I have been photographing beautiful memories for six wonderful years, but it wasn’t until about three years ago that I started my wedding photography journey. When starting out, I did nothing but second-shoot for other local photographers, and I still second-shoot to this day. I love it so much! Having the opportunity to photograph so many weddings as a second-shooter was such an amazing opportunity when gaining experience and “learning the ropes”. Second-shooting allows for you to work with, and learn from, some incredibly talented photographers in the industry. You’re able to see the flow of an actual wedding day (the chaos and all!), and you’re able to experiment with how to capture a couple’s perfect day. I definitely recommend second-shooting at least 10-15 weddings before embarking on your own journey as lead photographer for a wedding.
Now that I use second-shooters for my own weddings, and have tons of experience with working as a second-shooter, I thought I’d compile a list of some helpful things you can do to really make an impact as a second-shooter (and make your lead photographer LOVE you)! The following tips are just my opinions, and are things that I personally do as a second-shooter. I also appreciate these qualities when choosing to work with a second-shooter for my own weddings as well.
Here are five tips for being a great second-shooter. **All of these photos are examples of my work as a second-shooter.
Your lead photographer will not need two photos of the exact same pose of a bride & groom. Instead, provide a variety of images that offer a different angle or perspective. Never shoot right over your lead photographer’s shoulder – find another interesting angle. You can also provide a variety of images by using a different lens than your lead photographer. Always ask what lens they would like for you to shoot with. Often times, it’ll be a completely different lens from what they are using.
Also, if you are noticing that your lead photographer is shooting a lot of vertical images, then shoot horizontal, or experiment with different angles when shooting the same orientation. For example, if your lead photographer is shooting a full-body image, then capture closeups. Be careful not to get in the way, though. Your job is to photograph different angles and perspectives as unobtrusively as possible.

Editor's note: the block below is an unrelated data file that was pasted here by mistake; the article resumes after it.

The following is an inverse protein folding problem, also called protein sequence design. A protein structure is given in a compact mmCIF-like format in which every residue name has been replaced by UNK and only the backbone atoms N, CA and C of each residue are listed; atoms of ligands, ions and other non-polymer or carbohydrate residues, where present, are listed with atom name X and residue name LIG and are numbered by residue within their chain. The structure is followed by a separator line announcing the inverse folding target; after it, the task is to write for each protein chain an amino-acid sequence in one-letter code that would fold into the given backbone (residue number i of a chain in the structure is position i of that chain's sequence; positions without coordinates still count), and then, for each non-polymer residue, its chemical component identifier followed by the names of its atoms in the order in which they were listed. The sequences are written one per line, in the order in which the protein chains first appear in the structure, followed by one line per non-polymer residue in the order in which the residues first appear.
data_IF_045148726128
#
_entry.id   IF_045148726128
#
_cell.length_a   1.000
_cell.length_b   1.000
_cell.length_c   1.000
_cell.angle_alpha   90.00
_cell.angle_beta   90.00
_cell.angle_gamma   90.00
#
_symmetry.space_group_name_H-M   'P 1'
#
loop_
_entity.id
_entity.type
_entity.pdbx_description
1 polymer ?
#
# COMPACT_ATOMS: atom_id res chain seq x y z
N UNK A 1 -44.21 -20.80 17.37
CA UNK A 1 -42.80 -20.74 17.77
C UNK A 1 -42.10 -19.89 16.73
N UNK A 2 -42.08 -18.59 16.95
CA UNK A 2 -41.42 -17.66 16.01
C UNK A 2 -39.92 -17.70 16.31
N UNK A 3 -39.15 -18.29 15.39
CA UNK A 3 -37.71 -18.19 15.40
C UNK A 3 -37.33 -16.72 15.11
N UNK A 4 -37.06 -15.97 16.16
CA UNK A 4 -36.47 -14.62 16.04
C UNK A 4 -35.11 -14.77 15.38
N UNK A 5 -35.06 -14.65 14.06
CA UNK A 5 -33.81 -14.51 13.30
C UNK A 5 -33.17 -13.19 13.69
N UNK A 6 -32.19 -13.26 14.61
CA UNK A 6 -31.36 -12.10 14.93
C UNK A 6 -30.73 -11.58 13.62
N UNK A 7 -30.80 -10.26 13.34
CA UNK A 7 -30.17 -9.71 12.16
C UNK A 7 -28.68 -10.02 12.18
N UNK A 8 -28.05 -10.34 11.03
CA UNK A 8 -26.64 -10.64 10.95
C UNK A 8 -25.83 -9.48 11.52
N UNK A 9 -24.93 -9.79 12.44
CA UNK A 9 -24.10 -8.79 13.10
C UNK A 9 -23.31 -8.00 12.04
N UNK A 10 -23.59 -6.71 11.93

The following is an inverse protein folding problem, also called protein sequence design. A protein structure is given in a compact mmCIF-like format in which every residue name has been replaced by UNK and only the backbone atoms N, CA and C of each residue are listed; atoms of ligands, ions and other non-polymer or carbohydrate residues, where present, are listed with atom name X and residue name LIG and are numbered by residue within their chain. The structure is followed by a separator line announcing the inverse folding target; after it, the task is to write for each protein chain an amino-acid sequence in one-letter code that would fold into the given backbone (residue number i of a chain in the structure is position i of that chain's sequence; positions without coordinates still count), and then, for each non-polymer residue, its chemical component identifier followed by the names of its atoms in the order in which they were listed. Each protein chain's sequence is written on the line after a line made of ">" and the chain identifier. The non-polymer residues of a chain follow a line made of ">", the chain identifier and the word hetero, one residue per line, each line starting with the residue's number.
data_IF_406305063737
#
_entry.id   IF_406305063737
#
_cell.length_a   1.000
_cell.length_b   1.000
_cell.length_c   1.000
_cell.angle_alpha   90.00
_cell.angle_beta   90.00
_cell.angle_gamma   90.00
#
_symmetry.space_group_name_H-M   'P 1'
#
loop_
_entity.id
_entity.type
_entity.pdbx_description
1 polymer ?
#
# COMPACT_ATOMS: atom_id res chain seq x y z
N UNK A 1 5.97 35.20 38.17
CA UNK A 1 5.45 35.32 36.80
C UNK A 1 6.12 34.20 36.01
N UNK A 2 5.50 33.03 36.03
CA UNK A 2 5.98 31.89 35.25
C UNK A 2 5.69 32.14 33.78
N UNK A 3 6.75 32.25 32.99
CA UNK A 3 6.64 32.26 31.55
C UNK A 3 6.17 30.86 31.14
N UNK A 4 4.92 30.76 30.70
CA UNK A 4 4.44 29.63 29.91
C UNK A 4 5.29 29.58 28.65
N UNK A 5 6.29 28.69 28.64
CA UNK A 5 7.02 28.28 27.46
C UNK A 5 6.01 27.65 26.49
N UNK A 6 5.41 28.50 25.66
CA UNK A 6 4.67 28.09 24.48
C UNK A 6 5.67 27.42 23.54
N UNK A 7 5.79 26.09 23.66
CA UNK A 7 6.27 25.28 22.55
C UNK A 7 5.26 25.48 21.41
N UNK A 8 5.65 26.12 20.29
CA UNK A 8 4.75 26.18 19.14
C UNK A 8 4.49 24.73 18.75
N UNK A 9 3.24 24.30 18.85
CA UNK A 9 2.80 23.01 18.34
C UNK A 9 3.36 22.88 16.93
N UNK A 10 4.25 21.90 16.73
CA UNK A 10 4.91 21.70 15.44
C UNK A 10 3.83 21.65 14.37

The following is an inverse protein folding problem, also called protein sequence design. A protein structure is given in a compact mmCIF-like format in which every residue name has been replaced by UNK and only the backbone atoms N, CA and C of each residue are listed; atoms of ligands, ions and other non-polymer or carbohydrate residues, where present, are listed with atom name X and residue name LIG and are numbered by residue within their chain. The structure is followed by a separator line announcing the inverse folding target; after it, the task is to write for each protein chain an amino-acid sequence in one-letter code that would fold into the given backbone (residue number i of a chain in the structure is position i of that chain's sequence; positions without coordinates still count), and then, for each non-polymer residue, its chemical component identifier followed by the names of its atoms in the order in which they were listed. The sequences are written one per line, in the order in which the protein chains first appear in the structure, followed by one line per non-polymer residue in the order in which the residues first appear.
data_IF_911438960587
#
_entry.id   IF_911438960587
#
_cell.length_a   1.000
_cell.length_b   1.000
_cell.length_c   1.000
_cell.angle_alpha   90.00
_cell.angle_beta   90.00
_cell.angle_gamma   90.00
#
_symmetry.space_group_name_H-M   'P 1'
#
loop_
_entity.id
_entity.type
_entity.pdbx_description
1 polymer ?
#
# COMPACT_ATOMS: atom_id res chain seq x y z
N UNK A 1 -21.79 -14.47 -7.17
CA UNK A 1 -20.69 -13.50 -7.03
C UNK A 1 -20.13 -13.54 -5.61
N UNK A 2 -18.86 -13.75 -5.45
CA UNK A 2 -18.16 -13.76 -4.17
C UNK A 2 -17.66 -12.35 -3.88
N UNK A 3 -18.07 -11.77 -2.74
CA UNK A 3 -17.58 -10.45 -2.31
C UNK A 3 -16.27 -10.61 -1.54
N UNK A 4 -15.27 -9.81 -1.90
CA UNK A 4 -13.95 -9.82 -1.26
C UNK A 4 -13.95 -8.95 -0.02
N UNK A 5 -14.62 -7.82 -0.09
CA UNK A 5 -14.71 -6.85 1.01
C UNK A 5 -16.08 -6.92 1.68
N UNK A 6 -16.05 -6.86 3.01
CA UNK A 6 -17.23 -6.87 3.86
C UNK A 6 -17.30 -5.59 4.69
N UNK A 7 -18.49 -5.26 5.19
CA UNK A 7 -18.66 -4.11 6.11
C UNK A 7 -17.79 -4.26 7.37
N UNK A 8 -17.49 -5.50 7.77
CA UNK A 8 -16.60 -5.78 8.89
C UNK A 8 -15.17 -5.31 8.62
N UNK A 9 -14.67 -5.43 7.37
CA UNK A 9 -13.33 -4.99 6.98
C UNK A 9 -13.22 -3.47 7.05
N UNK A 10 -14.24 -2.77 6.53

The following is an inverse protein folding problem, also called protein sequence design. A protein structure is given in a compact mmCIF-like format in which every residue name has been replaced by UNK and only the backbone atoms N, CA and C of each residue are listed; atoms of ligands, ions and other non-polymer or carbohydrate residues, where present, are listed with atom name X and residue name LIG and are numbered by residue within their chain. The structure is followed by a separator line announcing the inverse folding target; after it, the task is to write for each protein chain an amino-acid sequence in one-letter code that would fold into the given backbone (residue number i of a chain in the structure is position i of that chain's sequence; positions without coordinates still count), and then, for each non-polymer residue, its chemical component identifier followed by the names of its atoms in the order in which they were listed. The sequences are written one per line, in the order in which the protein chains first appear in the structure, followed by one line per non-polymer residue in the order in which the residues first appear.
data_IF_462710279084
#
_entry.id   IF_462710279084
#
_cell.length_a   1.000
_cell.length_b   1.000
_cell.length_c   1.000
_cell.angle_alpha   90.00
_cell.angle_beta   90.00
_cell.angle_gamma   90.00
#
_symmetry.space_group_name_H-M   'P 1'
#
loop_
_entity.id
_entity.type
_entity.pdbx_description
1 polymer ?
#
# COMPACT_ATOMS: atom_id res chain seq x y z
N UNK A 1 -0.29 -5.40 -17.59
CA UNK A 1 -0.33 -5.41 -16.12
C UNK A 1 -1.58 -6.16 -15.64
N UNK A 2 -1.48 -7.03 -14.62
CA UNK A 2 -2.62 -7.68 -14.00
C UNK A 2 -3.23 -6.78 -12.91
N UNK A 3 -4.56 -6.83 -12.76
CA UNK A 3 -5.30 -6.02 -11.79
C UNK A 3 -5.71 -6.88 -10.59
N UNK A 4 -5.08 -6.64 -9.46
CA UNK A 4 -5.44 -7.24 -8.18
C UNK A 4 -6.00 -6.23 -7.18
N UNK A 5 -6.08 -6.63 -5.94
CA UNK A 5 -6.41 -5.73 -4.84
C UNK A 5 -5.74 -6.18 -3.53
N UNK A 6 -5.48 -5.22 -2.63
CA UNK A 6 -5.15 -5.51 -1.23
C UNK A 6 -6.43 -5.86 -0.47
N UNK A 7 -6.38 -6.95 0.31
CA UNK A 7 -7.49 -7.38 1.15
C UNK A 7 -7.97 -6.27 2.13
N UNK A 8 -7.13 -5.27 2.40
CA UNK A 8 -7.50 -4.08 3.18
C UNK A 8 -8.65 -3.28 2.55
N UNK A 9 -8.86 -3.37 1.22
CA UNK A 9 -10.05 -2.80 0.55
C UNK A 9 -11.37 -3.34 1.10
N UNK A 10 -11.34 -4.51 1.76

ALWAYS strive to lend a helping hand to your lead photographer. I cannot tell you how amazing it is to have a second-shooter who goes out of their way to help me with whatever I am needing on a wedding day. Always be thinking how you can serve your lead photographer better. The smallest gestures make some of the biggest impacts.
Also, help your lead photographer pay attention to detail – dress fluffling, hair in the face, leaves or sticks on the bride’s train/veil, making sure the ring is straight on the bride’s finger, making sure the groom’s boutonniere isn’t lopsided, etc. Being super helpful and paying attention to detail will definitely make you appear more professional and experienced.
I cannot stress this enough. As a second shooter, you are there representing your lead photographer and their brand. DO NOT, I repeat, DO NOT give out your photography business information – business card, website, phone number, email, etc. Don’t promote yourself in any way.
In fact, I only introduce myself with my first name. I’m just the second-shooter for the day. It’s rare, but if someone starts asking me questions about whether or not I have my own photography business, or if we always shoot together, I just let them know that yes, I do work for myself, but today I am working alongside XYZ person/business. I just basically try to downplay myself as much as possible.
If your lead photographer said it was okay to post your own pictures online/social media, make sure it is VERY CLEAR that you shot the wedding as a second-shooter to that person. On Instagram, I always include photographer attribution following my caption. It looks something like this >> “Second shot for the amazing @photographershandle”.
As a second-shooter, you were not the one working extremely hard to provide an unforgettable experience to this client, so don’t take credit for that. Always include/tag your lead photographer!
Remember to get with your lead photographer prior to photographing the wedding day to adjust and sync your camera date and time. This makes it so much easier in post-processing for your lead photographer!!
I hope this information was super helpful & informative to all of you aspiring wedding photographers!
I also want to send a big shout-out to some of my FAVORITE lead photographers who gave me an amazing opportunity to shoot alongside them! Chelsea Farner, Rebecca Tripp, Hannah Way, Kelsey Logsdon, and Carley Cockrum. Y’all are awesome and I love each and every one of you. Thanks for making all the weddings we shoot together so much fun and so amazing!
It doesn’t have to end here…check out more of this Dallas Wedding Photographer’s work by clicking over to our portfolio, or visit our Instagram page here. You’ve seen it all and want to reach out to contact us for your own portrait session, wedding or event? You can do that by contacting us through our contact form!
We cannot wait to hear from you!